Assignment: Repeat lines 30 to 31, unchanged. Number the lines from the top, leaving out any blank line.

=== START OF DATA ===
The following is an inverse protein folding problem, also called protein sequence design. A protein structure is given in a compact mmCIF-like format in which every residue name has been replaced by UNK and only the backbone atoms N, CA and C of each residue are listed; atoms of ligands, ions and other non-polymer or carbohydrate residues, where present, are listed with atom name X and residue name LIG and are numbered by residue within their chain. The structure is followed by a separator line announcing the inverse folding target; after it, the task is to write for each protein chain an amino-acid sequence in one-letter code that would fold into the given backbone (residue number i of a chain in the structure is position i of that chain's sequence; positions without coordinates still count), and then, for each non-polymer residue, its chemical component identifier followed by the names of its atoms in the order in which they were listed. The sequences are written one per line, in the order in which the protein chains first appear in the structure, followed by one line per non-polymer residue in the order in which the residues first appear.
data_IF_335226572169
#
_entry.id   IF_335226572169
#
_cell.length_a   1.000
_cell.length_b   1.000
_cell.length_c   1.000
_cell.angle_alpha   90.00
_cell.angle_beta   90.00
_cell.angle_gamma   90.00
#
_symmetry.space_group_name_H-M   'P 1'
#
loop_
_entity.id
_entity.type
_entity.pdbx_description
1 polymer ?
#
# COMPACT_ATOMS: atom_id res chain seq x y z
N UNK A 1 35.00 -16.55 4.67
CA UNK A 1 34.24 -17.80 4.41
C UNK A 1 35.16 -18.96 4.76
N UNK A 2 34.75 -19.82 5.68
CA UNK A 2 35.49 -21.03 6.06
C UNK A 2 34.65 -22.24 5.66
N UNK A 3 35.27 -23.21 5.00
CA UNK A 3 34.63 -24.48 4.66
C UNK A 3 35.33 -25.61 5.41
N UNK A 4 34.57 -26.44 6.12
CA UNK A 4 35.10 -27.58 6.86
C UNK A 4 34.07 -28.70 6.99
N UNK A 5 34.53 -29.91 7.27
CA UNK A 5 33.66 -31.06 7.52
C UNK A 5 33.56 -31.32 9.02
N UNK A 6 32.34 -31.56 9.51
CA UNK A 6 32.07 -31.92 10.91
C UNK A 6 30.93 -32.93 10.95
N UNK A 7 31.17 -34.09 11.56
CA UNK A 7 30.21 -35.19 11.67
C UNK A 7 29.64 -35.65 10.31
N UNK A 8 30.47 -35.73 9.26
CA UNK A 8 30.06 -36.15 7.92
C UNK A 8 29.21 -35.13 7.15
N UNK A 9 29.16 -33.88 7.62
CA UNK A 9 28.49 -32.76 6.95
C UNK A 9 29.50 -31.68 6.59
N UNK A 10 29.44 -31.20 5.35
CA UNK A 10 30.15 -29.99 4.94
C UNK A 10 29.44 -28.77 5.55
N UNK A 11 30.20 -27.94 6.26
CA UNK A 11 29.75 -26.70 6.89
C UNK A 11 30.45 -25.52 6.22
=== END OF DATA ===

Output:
C UNK A 3 35.33 -25.61 5.41
N UNK A 4 34.57 -26.44 6.12